The Secret Science Club presents invertebrate zoologist and leading leech expert Mark Siddall
Using his own body as a lure, Mark Siddall wades into Rwandan wetlands, rain forests of Madagascar, and swamps of French Guiana in quest of intriguing leech specimens, such as the world's largest species, the 18-inch-long Giant Amazon Leech. It's all in the name of exploring leech biodiversity, leech evolution, blood-feeding behavior, and these beasties' amazing anticoagulant abilities. Dr. Siddall asks:
--Why does the newly discovered Tyrant Leech King, a.k.a. T. rex, dine on mucus membranes, such as the inside of the human nose?
--What are legitimate (as well as highly suspect) health uses for European medicinal leeches (Hirudo medicinalis)?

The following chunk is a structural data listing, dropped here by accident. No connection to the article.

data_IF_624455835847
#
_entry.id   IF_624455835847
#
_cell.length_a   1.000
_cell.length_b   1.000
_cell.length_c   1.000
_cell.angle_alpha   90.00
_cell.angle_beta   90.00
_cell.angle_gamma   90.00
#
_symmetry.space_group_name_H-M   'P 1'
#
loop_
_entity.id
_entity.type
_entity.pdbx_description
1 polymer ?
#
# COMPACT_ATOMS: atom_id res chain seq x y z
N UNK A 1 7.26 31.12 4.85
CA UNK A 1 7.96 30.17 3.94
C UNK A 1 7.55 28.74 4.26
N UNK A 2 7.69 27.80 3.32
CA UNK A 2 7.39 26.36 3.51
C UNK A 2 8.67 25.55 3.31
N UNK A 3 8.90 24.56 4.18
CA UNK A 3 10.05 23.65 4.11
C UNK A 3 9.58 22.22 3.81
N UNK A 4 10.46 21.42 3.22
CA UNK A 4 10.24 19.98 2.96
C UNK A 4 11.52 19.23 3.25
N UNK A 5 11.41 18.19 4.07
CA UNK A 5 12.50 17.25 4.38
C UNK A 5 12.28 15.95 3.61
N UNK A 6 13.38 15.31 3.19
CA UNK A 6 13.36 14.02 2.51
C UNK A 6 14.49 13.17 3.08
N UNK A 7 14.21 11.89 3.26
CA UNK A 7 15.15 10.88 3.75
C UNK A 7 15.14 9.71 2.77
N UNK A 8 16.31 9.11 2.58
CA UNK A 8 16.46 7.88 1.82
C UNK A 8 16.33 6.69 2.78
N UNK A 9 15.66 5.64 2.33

--How might chemicals in leech saliva be used to develop new drugs to prevent heart attacks and fight cancer?
--How have advances in molecular and digital imaging transformed the study of invertebrates and microfauna?
Mark Siddall is the curator of Annelida and Protozoa at the American Museum of Natural History, professor of invertebrate zoology at the Richard GilderGraduate School, and principal investigator at the Sackler Institute for Comparative Genomics. The author of dozens of scientific papers, Dr. Siddall has been a featured scientist in the New York Times, Discover, and on PBS NOVA ScienceNOW.
Before & After
-- Wiggle to grooves that wriggle
--Try our naturalist-inspired cocktail of the night, the Bloody Marky
--Stick around for the hemoglobin-powered Q&A